Major waves hit the Star Wars universe last week when director Colin Trevorrow was effectively fired from co-writing and directing Episode IX. There has been a lot of speculation about who the studio would tap to replace the him with for the ultimate entry in the Skywalker Saga, and it appears we have an answer. Earlier today, Lucasfilm announced that none other than Episode VII The Force Awakens director JJ Abrams would return to complete the trilogy he started.
Abrams will also co-write the film with Chris Terrio. Abrams co-wrote The Force Awakens alongside Lawrence Kasdan, so I’m not terribly worried there. Terrio on the other hand, while having an academy award for the screenplay for Argo, also co-wrote Batman v Superman. So… it’s a mixed bag? On the upside, if Kathleen Kennedy doesn’t like what he rights, she’ll just can him too.
Is it the most ideal outcome? Maybe not. Finishing a story has never been JJ Abrams’s strong suit. I mean, I literally made a big deal about that during last night’s podcast. That said, Abrams has made movies that I love, while Trevorrow made a couple “movies I’m okay with.”
So I’m choosing to be optimistic.
Star Wars Episode IX is due out May 24, 2019 December 20, 2019.
Jordan Peele’s Monkeypaw Productions, Underground creator Misha Green, Bad Robot and Warner Bros TV are making an anthology series for HBO called Lovecraft Country. Based off of the Matt Ruff novel of the same name, The Wrap summarizes the series pretty succinctly:
When his father goes missing, 25-year-old Atticus Black joins up with his friend Letitia and his Uncle George to embark on a road trip across 1950s Jim Crow America to find him. And so begins their fight to survive and overcome both the racist terrors of white America and the malevolent spirits that could be ripped from a Lovecraft paperback.
So yeah, it’s going to be a combination of mid-20th century racism and Lovecraftian horror — and it sounds amazing. Green is writing the pilot and showrunning the series, and will executive produce alongside Peele, and Bad Robot’s J.J. Abrams and Ben Stephenson.
Okay, I’ll admit it — the headline is a little misleading. The promo does tell us something, just not much about the actual show. Castle Rock, named after the fictional Maine town where many of Stephen King’s stories take place, is (according to Deadline) a limited anthology series put together by King and J.J. Abrams’s Bad Robot Productions.
The road to the promo is right in line with J.J. Abrams’s obsession with “Mystery Boxes,” where they tweeted out a “mysterious” image on Friday which included a URL to the video:
The promo just shows a list of stories, places, and characters all associated with the fictional town, and while it’s tantalizing it’s also kind of irrelevant as these are all things that probably won’t be anywhere near the show. At the very least this does establish the show’s tone.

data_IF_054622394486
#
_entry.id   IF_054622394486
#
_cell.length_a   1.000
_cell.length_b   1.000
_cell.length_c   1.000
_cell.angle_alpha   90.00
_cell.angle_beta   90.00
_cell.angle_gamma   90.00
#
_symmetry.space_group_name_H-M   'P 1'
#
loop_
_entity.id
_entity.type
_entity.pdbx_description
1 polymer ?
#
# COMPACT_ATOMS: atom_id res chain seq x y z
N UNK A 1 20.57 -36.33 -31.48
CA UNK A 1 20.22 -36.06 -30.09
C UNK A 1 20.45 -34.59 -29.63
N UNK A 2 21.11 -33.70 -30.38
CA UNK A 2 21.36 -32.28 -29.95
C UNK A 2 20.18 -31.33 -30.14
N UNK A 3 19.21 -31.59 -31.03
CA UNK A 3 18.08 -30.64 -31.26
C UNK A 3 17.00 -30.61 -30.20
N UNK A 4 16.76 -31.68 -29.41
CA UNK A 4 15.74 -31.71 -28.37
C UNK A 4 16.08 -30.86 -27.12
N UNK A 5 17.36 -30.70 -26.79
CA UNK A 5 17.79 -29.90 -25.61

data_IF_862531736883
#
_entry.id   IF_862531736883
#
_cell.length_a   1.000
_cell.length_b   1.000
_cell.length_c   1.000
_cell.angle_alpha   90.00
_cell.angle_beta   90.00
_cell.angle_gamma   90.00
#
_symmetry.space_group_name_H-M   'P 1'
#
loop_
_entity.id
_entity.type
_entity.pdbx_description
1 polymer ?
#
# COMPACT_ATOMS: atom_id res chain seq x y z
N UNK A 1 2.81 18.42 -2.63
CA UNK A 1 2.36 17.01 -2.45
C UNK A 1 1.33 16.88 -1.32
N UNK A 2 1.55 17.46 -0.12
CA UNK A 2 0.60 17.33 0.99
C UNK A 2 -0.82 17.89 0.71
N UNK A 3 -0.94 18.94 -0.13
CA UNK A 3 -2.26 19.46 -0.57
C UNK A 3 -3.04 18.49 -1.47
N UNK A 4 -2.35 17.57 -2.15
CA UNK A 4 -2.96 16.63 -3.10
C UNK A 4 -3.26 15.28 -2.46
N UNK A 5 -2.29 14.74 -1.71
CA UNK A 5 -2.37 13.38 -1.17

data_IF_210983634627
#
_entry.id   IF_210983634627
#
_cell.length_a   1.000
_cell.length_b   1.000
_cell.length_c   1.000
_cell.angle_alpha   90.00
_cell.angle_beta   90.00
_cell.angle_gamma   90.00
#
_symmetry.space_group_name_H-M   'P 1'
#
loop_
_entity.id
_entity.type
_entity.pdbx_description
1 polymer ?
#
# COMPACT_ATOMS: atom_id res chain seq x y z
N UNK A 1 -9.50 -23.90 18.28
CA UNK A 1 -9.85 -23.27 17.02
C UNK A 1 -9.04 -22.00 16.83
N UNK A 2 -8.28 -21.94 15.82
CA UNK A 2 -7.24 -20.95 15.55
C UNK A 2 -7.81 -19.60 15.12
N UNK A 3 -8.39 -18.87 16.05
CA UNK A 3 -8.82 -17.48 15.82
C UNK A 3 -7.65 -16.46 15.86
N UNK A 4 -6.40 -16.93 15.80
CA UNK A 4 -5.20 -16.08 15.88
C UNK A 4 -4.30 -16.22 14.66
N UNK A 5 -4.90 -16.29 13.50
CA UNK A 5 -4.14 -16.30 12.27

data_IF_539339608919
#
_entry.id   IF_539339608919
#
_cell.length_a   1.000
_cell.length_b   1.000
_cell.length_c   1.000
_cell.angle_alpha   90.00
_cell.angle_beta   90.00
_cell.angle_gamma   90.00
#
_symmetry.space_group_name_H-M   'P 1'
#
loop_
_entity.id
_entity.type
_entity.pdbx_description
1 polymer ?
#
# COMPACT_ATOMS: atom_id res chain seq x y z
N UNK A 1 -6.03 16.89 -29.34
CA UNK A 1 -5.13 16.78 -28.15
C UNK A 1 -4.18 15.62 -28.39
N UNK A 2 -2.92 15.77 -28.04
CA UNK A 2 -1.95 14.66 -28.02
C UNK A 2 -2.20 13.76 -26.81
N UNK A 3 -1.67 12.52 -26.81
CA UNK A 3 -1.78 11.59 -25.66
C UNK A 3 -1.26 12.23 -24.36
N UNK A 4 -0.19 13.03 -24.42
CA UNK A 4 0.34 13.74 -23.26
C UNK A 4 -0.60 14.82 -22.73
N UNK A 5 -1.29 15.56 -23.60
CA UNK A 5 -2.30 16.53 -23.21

J.J. Abrams’s Bad Robot has just hired Julius Avery to direct a film being described as a World War II supernatural film. Written by Billy Ray (based on a concept Ray and Abrams came up with together), the story follows a pair of paratroopers sent to take out a communications tower during the D-Day invasion. When they get there, they find not just the Nazis they were expecting but something far more supernatural.
Currently using the working title Overlord, the going theory is that this is the fourth Cloverfield film. With the likely third installment, God Particle, coming this fall, it’s not impossible — but we have to remember this is all conjecture. This really could just be about fighting Nazi zombies with zero larger connections.
11/22/63 is based off the Stephen King bestseller of the same name, and tells the story of a time traveling English teacher trying to stop the JFK assassination. The series is produced by Bridget Carpenter and J.J. Abrams (who just can’t help working on everything it seems).
The show will be a self contained, nine-hour limited series that tells just a single story. Some have speculated that if the show does well, further seasons may be commissioned. But those seasons would have to tell different self contained stories… which would make the 11/22/63 title awkward.
J.J. Abrams, director of Star Wars Episode VII, got into a little bit of Star Wars vs. DC Comics one-upsmanship with Zack Snyder. For the most part, it’s relatively ignorable — but it finished with J.J. Abrams posting a video of a steadycam shot of the Millenium Falcon set piece he’s currently using in Episode VII.
And tucked into the hodgepodge of kibble was a model of “The Tumbler,” the Batmobile from the Dark Knight trilogy.
While Disney is dead set on Episode VII coming out in December 2015, it’s being reported that director J.J. Abrams has been repeatedly asking that the film’s release be delayed to 2016 (for a May 4th release). Disney’s Bob Iger isn’t having any of this though. Latino Review wrote:
And he still, to this day, [Abrams] thinks that his Star Wars should be released in May like all the other Star Wars movies have been. Kathleen Kennedy feels this way too. But Bob Iger of Disney? He’s making December of next year happen. Postponing is not an option. Harrison Ford’s leg be damned, if Fast and Furious 7 can still be coming with a much more serious casting problem, how can something like Star Wars, a franchise with theoretically infinite money behind it, let something as tiny as a broken leg stop them?
Abrams invested a lot of time in preproduction — enough so where Disney already allowed him to delay the film from May 2015 to December 2015. The real question is whether or not Abrams is actually in a state where he doesn’t think he can pull off the movie on this schedule, or if he just thinks it will do better in the box office with a May release.
Or maybe that isn’t the question at all. Maybe it’s really, “Will Iger budge?”